• Generative order is in the flow of felt sense. The desire for success and positive outcomes impedes this flow.
  • The unity of mind, heart and hand is always being tested.
  • By following the lead of the hand, the artist learns dropping into the moment while letting go into the next.
  • Exploring the space in-between.
  • The destination is not a place, but a new way of seeing things.
  • What if schools are an expression of colonialism?
  • Engaging in true dialogue is a learning experience.
  • The deep song is a generative order.
  • We grab more of what we want by stepping on the backs of others.
  • We are so busy doing that we forget who we are.
  • Life is not a logical problem to be solved. We need to move beyond science (and religion). We don’t need new ways of thinking, we need a new heart. We don’t need a new understanding, we need a new way of sering.
  • Logic (although useful) is a construction.
  • What can not be said in mathematics can not be said in poetry.
  • What if there are truths that can not be reached by any formalism?
  • What if the foundations of any science will be incomplete?
  • What if explicate order is not law bound?
  • The word law is problematic in living context. It indicates something imposed from without.
  • Thought is ephemeral.
  • What we find out is already a foregone conclusion because of what we have already built in with our formalism.
  • The consequences of exceptionalism are dire.
  • Many of us know but it is unthinkable.
  • It is easy to see the end. Difficult to see a beginning.
  • We still don’t want to know. Civil servants promise that there is nothing to worry about. Media make it easy to ignore reality.
  • It’s a deep challenge to bring about deep change.
  • The basic trouble with thought is that it does not distinguish between the part of reality which is created by thought and the part of which is independent of thought.
  • Thought can be too powerful.
  • Surface order unfolds from a deeper order.
  • You’re not able to learn when you can’t keep straight what is independent reality and what is not. (David Bohm)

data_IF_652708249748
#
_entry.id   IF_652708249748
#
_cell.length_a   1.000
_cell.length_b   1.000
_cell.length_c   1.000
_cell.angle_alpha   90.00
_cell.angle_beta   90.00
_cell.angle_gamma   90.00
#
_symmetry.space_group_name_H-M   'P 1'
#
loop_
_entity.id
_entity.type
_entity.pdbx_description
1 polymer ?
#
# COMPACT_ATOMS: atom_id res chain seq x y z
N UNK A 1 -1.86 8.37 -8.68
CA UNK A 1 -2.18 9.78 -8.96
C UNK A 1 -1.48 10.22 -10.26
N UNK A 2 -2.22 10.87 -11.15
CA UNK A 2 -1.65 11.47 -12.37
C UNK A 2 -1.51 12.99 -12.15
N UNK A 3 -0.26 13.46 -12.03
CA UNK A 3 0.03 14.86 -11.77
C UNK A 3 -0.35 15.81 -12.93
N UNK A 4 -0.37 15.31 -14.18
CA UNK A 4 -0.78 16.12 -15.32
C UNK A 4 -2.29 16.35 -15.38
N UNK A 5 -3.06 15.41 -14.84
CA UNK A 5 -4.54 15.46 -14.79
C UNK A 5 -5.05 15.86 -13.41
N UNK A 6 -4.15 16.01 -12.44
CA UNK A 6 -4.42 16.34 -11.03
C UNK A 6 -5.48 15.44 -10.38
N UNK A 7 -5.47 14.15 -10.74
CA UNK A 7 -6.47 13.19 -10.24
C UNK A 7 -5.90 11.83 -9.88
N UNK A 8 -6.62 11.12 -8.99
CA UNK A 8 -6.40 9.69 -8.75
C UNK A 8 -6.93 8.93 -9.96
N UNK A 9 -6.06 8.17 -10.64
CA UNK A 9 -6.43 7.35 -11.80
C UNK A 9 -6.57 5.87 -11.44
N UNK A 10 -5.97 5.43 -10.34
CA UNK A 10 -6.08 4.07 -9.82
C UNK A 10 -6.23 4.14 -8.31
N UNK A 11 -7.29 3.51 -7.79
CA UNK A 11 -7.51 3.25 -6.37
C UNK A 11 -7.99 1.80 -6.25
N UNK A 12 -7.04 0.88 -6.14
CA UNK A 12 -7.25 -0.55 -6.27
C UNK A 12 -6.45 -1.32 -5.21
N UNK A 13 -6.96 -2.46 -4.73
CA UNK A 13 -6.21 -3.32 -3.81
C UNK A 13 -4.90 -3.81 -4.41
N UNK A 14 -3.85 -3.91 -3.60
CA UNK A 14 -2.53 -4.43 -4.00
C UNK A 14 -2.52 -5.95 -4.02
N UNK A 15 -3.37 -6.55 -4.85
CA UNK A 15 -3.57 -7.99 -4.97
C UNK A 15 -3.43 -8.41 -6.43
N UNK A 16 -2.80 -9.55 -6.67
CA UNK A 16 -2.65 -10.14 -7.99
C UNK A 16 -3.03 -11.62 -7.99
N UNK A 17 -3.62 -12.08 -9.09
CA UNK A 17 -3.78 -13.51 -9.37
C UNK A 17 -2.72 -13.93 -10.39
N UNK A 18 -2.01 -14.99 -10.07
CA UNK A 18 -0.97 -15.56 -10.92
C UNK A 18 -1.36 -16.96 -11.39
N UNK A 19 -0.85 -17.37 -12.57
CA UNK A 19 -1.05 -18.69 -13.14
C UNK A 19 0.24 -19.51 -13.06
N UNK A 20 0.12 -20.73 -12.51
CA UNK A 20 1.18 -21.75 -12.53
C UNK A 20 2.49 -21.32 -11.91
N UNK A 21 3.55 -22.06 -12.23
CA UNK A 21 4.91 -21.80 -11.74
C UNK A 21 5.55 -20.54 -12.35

• A healthy structure gives plenty of room for freedom and creativity.
  • The organization is a living system which has a deep structure. The health of this structure is dependent on the integration within the organization.
  • It’s not possible to control a living system in the way a machine can be controlled.
  • Cultural development influences how people talk, think, and act together.
  • An organizations is a living system that lives its own life with its own inner dynamics.
  • A mechanical system is designed to work in a relatively simple way. The networks of cause and effect can be understood.
  • Changes ripple causing unforeseen consequences in a living system.
  • Every living process is a structured organization of information, energy and matter. Energy is continuously consumed and must be continuously replenished. Information and matter continually flow and get changed.
  • Living systems adapt to, meet, and interact with the shifting conditions that occur both within and outside of its border.
  • The organization is an organic whole. Every part must be integrated in order to retain vitality, resilience, and ability to meet challenges.
  • It is the deep structure which holds the organization together as a single unit.
  • It is mutual understanding that keeps everyone pulling in the same direction, allowing people to keep pace with each other.
  • Most managers look only at the organization’s surface structure. The surface structure is what everyone can see. Sources to problems lie in the deeper structures of the organization.